When Mel Gibson produced The Passion of the Christ, a movie that substantially follows the contours of the New Testament accounts of Jesus’ death, he became the immediate subject of controversy. Conversely, when Dan Brown released The Da Vinci Code he was immediately lauded as a brilliant historian. Library Journal characterized his work as “a compelling blend of history in page-turning suspense, a masterpiece that should be mandatory reading.” Publisher’s Weekly called it “an exhaustively researched page-turner about secret religious societies, ancient cover-ups and savage vengeance.” And best-selling author Nelson DeMille christened The Da Vinci Code “pure genius.”
Why is it that Christ’s passion is referred to as a “repulsive, masochistic fantasy” and his supposed marriage to Mary Magdalene is touted as a researched material fact? The answer may surprise you. It is not just that in our increasingly secularist culture it has become politically correct to cast aspersions on Christ and the church he founded. It is because of a great reversal of values. Fiction — such as the notion that Christianity was concocted to subjugate women — is being cleverly peddled as fact, while fact — such as the deity of Jesus Christ — is being capriciously passed off as fiction.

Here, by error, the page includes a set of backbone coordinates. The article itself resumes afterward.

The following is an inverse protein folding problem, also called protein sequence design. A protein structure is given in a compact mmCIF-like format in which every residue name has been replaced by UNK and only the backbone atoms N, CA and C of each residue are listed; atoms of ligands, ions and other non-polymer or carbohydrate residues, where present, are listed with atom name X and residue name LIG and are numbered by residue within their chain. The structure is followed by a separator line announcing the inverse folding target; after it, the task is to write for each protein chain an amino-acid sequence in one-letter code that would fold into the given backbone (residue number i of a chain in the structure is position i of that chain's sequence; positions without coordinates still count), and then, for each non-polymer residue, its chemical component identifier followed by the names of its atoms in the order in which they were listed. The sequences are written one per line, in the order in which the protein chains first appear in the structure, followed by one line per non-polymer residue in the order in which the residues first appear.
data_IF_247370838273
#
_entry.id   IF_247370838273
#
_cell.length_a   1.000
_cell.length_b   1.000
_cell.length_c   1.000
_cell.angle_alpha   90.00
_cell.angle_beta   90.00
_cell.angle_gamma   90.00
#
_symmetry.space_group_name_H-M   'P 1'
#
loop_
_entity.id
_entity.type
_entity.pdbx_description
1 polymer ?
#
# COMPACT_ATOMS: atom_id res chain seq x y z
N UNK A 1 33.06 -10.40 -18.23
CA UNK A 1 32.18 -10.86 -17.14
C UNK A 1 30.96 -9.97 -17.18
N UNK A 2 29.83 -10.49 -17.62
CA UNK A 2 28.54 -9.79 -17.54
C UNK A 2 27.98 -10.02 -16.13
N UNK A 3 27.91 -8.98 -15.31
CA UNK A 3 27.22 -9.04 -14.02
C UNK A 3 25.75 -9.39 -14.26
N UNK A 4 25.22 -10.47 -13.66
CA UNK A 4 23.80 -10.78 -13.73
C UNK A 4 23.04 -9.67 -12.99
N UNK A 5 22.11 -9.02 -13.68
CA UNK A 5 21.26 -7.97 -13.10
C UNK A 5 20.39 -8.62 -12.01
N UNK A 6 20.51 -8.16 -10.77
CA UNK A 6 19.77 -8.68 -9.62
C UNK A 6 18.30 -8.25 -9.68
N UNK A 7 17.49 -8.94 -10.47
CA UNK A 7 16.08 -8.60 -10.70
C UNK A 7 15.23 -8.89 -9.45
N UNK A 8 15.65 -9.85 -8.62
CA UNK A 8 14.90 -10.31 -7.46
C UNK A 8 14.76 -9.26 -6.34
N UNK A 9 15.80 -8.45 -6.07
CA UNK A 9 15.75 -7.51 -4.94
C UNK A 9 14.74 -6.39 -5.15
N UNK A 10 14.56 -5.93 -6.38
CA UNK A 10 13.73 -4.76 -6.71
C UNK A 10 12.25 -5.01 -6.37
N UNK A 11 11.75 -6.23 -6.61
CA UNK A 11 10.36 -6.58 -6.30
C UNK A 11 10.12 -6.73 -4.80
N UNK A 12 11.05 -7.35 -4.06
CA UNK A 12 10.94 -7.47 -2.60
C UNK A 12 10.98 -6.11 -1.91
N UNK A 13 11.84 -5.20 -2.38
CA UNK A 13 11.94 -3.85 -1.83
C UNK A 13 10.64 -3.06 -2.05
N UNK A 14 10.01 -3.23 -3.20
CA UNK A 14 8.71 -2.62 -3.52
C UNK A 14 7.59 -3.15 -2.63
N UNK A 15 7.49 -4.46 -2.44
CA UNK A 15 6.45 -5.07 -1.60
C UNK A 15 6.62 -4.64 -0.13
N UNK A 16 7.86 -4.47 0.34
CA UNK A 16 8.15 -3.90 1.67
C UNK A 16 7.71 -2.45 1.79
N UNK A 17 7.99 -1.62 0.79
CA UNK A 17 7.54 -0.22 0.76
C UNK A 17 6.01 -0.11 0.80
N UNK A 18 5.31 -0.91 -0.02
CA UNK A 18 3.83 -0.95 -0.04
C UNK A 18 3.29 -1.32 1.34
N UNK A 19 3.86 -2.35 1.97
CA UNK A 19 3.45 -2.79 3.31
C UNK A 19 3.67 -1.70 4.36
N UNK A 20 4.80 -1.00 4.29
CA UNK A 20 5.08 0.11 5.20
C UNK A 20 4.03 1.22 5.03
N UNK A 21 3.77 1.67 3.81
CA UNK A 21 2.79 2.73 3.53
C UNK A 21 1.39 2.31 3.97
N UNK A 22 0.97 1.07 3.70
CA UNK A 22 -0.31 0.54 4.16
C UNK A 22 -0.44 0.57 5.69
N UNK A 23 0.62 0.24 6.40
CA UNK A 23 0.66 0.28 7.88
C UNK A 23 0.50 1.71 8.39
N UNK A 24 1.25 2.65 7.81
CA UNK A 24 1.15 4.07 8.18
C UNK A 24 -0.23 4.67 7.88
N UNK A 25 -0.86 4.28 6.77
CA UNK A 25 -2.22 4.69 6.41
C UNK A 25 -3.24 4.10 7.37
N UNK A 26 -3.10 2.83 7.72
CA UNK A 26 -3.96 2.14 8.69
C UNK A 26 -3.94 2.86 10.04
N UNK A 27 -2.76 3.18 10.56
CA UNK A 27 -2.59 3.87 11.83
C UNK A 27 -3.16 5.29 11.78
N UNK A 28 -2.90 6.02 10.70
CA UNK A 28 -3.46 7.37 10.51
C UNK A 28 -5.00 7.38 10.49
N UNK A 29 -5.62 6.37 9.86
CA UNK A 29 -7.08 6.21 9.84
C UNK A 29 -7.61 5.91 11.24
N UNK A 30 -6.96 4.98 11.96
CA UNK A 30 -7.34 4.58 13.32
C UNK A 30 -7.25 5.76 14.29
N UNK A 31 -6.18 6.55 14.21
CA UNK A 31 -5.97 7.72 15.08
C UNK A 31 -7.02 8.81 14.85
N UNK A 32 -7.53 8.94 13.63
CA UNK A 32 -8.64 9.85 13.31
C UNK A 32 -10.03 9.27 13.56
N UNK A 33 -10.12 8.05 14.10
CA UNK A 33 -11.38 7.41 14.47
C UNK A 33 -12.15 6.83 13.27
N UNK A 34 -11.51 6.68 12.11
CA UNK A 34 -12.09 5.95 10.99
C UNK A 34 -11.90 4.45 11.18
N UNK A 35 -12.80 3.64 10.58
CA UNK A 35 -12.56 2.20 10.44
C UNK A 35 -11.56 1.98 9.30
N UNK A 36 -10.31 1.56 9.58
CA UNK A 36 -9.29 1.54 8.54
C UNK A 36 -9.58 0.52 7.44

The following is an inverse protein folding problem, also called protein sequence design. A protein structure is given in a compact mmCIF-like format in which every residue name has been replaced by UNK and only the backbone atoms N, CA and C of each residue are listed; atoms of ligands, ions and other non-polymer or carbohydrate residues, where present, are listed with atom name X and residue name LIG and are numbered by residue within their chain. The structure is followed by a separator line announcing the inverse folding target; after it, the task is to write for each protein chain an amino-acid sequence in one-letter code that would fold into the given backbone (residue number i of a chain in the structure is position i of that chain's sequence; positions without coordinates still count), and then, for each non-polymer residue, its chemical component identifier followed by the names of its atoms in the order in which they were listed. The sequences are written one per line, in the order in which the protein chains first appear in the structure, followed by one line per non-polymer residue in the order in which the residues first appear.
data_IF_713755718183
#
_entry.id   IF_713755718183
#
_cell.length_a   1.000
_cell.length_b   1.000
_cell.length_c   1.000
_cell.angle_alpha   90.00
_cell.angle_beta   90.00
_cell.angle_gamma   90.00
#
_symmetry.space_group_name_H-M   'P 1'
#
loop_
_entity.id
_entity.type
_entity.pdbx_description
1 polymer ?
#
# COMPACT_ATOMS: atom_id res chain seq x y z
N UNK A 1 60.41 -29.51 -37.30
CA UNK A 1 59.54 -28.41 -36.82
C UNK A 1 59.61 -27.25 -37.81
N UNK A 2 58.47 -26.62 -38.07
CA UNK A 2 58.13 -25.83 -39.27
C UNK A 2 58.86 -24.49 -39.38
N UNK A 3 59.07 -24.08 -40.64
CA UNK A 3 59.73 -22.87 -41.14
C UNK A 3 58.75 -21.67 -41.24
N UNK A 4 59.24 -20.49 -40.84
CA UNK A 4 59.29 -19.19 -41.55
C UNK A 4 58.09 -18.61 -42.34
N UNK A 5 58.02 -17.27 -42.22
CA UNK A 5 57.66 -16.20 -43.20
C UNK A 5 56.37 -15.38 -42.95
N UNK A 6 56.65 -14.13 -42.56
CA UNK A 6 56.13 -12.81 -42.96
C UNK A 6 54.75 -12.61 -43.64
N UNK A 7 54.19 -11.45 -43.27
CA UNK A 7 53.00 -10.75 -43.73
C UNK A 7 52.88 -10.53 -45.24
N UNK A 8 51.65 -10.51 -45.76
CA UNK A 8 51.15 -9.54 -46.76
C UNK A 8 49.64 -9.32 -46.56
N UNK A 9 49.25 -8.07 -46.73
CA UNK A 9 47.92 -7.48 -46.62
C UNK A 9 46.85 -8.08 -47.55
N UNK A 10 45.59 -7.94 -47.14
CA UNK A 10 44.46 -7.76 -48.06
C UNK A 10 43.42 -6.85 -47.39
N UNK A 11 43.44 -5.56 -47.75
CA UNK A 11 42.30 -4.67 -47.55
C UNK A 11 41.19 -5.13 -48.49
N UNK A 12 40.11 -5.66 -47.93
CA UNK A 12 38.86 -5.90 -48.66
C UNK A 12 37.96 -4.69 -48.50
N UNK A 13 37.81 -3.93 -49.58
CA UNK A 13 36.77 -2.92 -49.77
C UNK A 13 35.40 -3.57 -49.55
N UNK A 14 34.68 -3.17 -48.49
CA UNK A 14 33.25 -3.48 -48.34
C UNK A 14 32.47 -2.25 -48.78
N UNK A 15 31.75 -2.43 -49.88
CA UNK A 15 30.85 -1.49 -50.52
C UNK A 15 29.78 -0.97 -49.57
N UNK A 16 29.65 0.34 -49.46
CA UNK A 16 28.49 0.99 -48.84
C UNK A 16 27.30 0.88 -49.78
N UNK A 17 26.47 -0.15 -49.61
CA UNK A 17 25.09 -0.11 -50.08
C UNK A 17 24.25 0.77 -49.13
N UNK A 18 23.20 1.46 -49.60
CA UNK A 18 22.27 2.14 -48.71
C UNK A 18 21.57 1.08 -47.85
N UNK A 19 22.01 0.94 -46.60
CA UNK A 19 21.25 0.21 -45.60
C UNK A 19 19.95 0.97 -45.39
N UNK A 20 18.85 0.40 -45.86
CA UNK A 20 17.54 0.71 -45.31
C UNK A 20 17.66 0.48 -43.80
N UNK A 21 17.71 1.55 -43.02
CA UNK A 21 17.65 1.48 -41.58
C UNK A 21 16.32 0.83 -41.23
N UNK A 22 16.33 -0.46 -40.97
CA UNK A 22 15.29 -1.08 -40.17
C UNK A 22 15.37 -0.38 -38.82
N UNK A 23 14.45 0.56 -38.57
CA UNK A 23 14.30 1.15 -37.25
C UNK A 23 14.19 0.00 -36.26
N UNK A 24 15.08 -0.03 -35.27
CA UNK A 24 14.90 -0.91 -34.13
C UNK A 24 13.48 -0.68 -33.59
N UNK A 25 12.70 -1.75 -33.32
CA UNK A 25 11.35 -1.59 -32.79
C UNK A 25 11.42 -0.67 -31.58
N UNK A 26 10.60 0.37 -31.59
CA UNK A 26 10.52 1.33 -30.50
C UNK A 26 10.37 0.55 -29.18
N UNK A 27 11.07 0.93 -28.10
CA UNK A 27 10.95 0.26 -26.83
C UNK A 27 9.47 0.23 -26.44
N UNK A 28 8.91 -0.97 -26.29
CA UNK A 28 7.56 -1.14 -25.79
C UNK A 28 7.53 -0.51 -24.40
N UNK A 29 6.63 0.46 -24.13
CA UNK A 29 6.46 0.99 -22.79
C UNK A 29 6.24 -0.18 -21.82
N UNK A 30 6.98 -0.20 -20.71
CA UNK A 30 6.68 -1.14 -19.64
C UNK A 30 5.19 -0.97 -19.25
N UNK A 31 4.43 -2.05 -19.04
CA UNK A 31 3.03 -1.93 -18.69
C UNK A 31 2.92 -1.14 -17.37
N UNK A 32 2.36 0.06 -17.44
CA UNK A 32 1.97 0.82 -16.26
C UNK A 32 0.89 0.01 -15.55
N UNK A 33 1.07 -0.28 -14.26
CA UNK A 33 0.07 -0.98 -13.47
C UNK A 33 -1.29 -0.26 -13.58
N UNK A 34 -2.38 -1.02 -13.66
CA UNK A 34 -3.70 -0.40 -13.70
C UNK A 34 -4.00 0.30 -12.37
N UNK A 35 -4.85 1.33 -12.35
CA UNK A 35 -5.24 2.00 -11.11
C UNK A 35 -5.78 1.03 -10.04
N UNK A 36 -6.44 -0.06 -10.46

Nearly all of Brown’s assertions in The Da Vinci Code are based on several statements he presents on page 1 under the heading of “FACT” — and that’s before the novel even begins. Most notable among these “facts” is the notion that “The Priory of Sion” is “a European secret society founded in 1099” and that “members of the Priory of Sion” include “Sir Isaac Newton, Botticelli, Victor Hugo, and Leonardo da Vinci.”
Brown depicts the Priory of Sion as a secret society bent on covering up the scandal of Christ’s marriage to Mary Magdalene, who would have been the true leader of the church if she had not unceremoniously crashed into an apostolic glass ceiling erected by a patriarchal church. Brown says he is so confident in the reliability of his claims that were he to write a nonfiction piece on the same theme, he would not change a thing.
The Da Vinci Code: Fact or Fiction?
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